The Archaeological Institute of America might revoke the group’s charter
The leadership of the Archaeological Institute of America (AIA) has once again condemned the St Louis chapter of its organisation for consigning artefacts to auction. Held by the society since 1911-12, the two objects, a Mayan vase from Quiriqua in Honduras (est £3,800-£5,000) and a Zapotec urn from Monte Alban, Mexico (est £1,900-£3,100) are due to be sold at Bonhams, New York, on 12 November. Last month, the group put up its “Harageh Treasure” of Egyptian artefact for auction at Bonhams London, but the collection was pulled at the last minute and privately acquired by the Metropolitan Museum of Art for an undisclosed sum.
In a statement reaffirming “in the strongest terms its opposition to the actions of the St Louis Society”, the AIA’s leadership announced that they will conduct a hearing in January 2015 to decide whether the society’s charter should be suspended or revoked. The AIA may also amend its regulations and codes of practice to halt sales by other affiliate societies.
The AIA current bylaws, which state that no chapter can sell artefacts without a proper provenance, do not apply to the Mesoamerican objects as both have a clear history and have been published. They were given to the St Louis Society by Sylvanus Morley, a Mesoamerican archaeologist, in return for the organisation partially underwriting his fieldwork, says Thomas Guderjan, a spokesperson for the Maya Research Program. “When [the objects] came up for auction, the Morley connection was not made apparent. With this provenance, it is certain the value of the objects has likely doubled,” he says.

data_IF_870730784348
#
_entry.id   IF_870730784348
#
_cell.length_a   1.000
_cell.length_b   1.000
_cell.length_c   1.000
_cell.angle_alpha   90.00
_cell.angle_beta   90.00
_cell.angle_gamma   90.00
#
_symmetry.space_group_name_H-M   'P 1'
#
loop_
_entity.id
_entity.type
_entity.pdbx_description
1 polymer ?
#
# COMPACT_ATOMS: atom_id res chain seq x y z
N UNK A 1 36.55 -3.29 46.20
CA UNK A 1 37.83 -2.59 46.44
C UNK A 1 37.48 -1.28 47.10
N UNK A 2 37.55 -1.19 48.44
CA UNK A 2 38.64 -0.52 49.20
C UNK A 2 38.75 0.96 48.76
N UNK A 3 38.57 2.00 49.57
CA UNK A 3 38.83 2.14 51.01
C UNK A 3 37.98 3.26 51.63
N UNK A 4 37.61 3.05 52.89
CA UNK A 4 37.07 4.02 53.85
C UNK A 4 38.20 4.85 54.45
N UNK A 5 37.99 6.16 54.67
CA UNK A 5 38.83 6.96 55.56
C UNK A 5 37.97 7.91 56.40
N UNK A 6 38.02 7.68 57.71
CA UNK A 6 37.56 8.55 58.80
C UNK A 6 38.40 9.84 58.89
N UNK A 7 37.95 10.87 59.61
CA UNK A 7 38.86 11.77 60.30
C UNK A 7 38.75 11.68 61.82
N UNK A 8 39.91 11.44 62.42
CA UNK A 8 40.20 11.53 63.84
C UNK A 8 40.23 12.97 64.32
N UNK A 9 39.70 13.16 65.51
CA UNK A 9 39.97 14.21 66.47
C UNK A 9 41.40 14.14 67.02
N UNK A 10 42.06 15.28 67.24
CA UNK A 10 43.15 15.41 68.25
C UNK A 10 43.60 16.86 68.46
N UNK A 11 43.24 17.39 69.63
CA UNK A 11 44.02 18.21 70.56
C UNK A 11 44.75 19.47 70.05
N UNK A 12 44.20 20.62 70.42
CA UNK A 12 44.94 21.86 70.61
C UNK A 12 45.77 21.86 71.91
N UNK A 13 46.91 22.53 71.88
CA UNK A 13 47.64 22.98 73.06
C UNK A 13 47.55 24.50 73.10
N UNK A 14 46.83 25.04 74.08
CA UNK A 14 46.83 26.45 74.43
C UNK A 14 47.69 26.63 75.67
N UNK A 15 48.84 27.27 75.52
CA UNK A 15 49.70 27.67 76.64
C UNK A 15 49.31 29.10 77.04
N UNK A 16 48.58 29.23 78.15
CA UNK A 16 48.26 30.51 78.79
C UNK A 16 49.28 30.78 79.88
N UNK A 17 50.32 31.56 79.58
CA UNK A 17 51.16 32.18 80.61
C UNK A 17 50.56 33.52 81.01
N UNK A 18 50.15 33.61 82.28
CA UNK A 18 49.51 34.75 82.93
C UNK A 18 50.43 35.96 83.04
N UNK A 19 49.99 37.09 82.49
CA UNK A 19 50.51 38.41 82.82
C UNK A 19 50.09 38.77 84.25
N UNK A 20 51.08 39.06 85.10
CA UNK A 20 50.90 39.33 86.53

The sale of works from public collections is generally looked down upon, unless it is to fund further acquisitions. Recently, the Northampton Museum in the UK fell under fire for deaccessioning a statue of Sekhemka. Guderjan said: “It is our understanding from AIA St Louis members that these sales are being conducted by the board of directors without approval from the membership and that efforts to recall the board are underway.”
After it sold the Egyptian treasure, the St Louis Society said in a statement that the funds raised would be used to “re-establish its Community Archaeology programme, aimed at encouraging interest in science and archaeology in students 10 to 14 years old”. It is unclear if the profits from this latest auction will be used for the same purpose.
Neither Bonhams nor the St Louis Society would comment on the forthcoming sale when contacted.